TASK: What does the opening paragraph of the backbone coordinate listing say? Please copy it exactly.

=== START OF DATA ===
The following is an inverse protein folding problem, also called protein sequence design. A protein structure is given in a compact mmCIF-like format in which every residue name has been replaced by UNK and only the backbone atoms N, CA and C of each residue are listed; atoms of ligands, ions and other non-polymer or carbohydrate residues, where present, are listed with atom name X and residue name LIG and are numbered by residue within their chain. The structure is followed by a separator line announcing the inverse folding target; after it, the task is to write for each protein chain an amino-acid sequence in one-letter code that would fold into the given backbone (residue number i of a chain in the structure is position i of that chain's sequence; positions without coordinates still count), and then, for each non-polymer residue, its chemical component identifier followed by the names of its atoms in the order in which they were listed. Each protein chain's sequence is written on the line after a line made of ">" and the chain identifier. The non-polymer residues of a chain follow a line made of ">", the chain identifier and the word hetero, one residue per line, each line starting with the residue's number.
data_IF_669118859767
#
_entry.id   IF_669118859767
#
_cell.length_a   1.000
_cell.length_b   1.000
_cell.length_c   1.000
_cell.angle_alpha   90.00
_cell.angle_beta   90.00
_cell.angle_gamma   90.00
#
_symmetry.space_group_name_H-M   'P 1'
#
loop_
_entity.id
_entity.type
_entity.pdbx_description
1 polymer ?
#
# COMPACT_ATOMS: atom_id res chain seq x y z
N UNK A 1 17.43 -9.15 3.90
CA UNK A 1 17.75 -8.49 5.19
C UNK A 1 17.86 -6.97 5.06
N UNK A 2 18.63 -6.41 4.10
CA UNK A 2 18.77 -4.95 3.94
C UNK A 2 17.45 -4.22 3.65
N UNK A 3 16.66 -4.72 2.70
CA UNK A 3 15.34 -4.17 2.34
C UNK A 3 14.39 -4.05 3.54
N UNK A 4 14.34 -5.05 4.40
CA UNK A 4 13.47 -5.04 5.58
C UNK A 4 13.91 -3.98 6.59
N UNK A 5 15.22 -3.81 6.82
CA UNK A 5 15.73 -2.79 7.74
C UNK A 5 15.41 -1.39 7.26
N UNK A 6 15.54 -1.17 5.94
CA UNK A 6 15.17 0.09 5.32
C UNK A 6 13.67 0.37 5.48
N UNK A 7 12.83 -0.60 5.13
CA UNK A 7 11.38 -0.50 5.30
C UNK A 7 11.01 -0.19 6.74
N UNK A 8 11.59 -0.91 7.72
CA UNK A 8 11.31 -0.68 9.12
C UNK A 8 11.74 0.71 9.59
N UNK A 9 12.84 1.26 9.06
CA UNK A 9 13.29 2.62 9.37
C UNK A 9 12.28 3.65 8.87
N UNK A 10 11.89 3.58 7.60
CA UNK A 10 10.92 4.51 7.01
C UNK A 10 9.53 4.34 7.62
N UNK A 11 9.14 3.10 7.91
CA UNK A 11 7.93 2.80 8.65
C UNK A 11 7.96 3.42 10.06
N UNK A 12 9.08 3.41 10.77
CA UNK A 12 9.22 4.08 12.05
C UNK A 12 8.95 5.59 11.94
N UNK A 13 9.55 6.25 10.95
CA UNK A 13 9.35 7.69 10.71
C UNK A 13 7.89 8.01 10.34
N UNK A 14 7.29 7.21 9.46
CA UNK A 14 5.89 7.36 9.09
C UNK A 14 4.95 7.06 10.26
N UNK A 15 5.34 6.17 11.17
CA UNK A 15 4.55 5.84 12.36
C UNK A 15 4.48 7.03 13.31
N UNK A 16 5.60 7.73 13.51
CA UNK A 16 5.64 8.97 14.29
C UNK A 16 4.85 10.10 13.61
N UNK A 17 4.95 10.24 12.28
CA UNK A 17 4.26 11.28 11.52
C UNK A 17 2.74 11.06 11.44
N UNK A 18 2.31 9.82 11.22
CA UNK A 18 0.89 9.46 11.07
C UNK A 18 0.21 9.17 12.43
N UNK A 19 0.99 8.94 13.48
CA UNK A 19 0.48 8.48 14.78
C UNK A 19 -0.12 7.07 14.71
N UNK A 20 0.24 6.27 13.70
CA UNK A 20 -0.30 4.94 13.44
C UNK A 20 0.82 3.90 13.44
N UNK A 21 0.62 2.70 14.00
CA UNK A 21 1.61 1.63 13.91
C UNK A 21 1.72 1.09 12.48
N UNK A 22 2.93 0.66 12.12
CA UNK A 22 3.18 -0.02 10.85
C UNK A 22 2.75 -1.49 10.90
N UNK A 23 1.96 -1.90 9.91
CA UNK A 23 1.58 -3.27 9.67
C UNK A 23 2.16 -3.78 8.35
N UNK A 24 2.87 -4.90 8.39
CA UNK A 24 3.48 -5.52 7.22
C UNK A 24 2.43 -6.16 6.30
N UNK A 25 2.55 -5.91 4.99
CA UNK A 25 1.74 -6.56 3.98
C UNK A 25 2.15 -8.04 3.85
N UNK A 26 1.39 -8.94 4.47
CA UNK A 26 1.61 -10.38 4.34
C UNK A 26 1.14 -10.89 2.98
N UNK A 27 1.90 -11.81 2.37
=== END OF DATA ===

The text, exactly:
The following is an inverse protein folding problem, also called protein sequence design. A protein structure is given in a compact mmCIF-like format in which every residue name has been replaced by UNK and only the backbone atoms N, CA and C of each residue are listed; atoms of ligands, ions and other non-polymer or carbohydrate residues, where present, are listed with atom name X and residue name LIG and are numbered by residue within their chain. The structure is followed by a separator line announcing the inverse folding target; after it, the task is to write for each protein chain an amino-acid sequence in one-letter code that would fold into the given backbone (residue number i of a chain in the structure is position i of that chain's sequence; positions without coordinates still count), and then, for each non-polymer residue, its chemical component identifier followed by the names of its atoms in the order in which they were listed. Each protein chain's sequence is written on the line after a line made of ">" and the chain identifier. The non-polymer residues of a chain follow a line made of ">", the chain identifier and the word hetero, one residue per line, each line starting with the residue's number.